Defective diagnostic testing devices were often used in emergency rooms

Court clarifies employees’ FMLA obligation

The Seventh Circuit Court of Appeals gets its cases from the Eastern and Western districts of Wisconsin, in addition to districts in Illinois and Indiana. The court recently affirmed a lower court’s summary judgment in favor of an employer in a Family and Medical Leave Act and Americans with Disabilities Act dispute.

The decision makes it clear that employees have a critical obligation in FMLA matters. It's crucial for workers who need leave to attend to a serious health condition that they give notice of the condition to their employer.

Controversy surrounds Wisconsin town’s anti-discrimination ordinance

A two-hour drive north of Milwaukee brings you to De Pere. The historic town sits on the Fox River just minutes south of the picturesque shores of Green Bay. The town has recently been embroiled in a dispute over an anti-discrimination ordinance it passed last year.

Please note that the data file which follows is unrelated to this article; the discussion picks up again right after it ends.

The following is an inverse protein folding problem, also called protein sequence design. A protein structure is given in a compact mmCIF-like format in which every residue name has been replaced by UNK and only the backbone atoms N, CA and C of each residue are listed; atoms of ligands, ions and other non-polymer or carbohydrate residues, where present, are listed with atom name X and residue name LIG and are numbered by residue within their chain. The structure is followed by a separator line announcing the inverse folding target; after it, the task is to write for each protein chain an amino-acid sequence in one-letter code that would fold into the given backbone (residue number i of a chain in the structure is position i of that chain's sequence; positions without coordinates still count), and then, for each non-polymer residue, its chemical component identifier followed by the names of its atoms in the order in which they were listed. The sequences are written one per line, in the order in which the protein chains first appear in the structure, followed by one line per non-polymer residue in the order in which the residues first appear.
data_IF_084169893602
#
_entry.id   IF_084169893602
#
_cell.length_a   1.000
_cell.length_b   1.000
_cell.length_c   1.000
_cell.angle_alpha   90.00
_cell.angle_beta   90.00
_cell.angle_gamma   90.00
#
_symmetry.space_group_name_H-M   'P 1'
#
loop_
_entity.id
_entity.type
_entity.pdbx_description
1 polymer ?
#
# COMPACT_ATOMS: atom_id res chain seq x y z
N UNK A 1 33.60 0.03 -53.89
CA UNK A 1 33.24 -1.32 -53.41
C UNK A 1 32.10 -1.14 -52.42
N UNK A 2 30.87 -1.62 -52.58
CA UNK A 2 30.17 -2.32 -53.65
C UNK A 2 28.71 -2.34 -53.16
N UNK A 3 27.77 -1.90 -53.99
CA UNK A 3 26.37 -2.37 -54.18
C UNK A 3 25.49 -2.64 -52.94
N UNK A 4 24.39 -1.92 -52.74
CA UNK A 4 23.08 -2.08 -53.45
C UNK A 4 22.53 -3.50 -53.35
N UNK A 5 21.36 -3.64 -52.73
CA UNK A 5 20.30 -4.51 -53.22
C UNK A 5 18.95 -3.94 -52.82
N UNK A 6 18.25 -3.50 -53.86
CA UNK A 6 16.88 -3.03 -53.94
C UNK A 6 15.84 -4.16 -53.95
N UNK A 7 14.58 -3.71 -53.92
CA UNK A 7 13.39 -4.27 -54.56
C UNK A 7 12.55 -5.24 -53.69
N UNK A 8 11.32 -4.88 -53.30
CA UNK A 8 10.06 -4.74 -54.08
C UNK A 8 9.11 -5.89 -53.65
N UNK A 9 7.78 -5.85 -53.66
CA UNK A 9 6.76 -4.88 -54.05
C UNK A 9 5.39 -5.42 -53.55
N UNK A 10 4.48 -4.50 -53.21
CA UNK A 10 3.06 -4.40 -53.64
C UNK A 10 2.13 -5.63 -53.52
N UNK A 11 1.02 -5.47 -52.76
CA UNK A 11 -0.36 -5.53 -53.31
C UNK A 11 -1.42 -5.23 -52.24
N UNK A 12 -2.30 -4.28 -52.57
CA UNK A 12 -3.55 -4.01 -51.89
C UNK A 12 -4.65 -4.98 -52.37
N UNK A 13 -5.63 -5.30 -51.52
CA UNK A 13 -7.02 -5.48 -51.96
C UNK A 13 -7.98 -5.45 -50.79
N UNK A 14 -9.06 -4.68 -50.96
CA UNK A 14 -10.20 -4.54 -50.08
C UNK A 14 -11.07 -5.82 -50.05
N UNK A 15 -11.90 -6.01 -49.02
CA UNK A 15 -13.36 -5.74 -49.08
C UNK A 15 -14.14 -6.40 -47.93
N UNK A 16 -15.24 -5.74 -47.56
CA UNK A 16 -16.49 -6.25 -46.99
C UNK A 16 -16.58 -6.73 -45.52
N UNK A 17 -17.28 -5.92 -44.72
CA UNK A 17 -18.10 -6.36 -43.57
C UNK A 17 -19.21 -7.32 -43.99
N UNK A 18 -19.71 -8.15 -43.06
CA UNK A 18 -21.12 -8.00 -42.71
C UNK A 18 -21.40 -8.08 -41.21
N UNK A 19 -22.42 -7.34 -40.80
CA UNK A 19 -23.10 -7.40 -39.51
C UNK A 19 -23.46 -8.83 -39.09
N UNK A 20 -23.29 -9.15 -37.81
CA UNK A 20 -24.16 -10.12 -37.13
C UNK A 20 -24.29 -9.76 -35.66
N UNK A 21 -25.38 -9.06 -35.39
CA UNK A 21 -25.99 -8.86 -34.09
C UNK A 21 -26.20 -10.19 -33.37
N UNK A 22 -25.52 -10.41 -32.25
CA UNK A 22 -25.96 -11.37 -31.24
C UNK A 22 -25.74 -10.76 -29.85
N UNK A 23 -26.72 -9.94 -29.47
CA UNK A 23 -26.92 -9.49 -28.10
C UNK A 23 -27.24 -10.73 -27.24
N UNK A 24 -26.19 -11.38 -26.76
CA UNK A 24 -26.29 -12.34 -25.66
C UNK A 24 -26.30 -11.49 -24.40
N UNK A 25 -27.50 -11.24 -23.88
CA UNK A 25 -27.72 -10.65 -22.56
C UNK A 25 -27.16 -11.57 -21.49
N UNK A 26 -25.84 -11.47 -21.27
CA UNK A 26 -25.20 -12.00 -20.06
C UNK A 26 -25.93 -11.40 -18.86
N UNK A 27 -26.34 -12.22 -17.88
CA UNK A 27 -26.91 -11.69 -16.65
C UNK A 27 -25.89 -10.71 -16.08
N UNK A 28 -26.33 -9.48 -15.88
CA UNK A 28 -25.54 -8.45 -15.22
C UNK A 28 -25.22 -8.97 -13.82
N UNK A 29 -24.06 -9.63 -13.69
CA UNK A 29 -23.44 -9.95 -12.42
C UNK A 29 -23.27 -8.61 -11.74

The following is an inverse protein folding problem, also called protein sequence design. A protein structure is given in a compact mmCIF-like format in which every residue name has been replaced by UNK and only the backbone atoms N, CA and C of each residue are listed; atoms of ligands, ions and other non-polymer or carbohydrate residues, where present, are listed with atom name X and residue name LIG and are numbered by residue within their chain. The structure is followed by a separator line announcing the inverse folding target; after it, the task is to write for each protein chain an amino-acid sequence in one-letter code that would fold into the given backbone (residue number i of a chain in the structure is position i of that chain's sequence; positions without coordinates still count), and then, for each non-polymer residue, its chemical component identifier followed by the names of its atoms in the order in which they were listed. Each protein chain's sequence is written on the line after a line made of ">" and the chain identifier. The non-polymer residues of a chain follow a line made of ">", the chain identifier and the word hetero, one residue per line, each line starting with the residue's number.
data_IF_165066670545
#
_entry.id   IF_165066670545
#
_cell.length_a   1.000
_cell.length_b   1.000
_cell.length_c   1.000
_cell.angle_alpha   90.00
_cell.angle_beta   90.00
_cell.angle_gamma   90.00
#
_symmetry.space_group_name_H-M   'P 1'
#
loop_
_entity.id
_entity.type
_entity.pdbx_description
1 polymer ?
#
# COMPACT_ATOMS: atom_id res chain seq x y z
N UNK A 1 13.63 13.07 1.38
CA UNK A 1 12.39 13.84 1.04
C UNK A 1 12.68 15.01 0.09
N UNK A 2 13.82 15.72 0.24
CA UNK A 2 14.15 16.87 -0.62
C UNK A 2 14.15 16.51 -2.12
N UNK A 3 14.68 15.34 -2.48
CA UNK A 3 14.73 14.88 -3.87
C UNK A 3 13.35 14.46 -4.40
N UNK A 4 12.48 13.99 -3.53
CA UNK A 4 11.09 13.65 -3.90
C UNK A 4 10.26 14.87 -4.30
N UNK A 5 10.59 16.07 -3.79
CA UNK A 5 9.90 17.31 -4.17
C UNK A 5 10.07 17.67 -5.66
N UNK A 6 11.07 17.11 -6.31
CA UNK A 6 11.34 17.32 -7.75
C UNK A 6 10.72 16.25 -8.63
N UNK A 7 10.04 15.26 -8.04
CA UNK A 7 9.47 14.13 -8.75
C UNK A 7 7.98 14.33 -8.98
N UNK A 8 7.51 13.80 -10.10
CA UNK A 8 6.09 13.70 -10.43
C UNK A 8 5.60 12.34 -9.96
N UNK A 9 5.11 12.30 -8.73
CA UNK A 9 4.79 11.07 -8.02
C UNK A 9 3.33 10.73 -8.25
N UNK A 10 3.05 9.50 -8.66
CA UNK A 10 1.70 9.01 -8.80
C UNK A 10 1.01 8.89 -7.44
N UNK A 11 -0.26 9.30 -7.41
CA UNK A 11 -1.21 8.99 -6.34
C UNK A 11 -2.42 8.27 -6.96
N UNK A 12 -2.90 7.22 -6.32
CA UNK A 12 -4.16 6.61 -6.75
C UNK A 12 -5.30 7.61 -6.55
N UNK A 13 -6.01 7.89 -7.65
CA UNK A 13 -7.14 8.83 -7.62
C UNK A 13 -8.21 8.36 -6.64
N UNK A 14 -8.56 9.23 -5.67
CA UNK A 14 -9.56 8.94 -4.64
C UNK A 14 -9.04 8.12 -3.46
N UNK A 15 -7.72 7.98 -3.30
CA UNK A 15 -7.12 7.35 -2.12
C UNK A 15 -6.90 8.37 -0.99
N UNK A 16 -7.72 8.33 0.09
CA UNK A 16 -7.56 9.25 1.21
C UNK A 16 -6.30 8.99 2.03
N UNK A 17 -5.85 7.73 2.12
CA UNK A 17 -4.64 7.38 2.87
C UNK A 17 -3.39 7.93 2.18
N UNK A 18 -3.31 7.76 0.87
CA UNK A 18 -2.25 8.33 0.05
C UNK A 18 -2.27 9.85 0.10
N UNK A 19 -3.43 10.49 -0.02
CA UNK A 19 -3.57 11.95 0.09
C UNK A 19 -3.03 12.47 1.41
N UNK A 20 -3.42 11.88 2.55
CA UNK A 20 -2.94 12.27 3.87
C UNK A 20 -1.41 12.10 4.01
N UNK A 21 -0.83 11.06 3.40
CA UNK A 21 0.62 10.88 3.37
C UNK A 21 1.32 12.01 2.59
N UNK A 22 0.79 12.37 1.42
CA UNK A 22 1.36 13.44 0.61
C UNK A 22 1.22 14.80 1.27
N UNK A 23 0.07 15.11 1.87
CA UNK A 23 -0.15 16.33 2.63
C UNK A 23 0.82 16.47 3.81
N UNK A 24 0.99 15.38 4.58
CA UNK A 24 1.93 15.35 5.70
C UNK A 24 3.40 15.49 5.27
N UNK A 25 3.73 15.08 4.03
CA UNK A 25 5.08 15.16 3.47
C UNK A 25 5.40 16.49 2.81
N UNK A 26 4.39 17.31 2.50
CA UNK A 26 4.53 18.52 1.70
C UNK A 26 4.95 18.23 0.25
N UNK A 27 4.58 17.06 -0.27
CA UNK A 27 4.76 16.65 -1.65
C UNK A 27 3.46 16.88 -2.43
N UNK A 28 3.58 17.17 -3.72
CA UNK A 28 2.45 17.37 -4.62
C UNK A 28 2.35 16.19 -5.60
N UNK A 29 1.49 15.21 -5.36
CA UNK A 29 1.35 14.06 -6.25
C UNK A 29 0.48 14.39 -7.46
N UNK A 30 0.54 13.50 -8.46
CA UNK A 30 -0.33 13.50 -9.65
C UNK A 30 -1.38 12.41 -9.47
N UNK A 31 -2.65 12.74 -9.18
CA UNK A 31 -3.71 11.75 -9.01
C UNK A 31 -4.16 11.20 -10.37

At first blush, the controversy might be mystifying. After all, the ordinance offers workplace protections to transgender people, and also prohibits denying them access to housing. While all of that might seem reasonable, a group of Du Pere churches and a Christian radio station filed a lawsuit that asks the court to dismiss the ordinance as unconstitutional or to more narrowly define the measure.

Celebrating 25 years of the Family and Medical Leave Act

Twenty-five years have gone by since the Family and Medical Leave Act of 1993 (FMLA) was pushed through Congress and then signed into law by President Bill Clinton. The landmark legislation protects the jobs of workers who need leave to tend to medical problems or to care for a family member.

Though the FMLA has been law for a quarter of a century, there are still Milwaukee employers who try to deny eligible workers its benefits. Sometimes an improper denial is due to a misinterpretation of FMLA, but far too often it is a deliberate attempt to circumvent the law.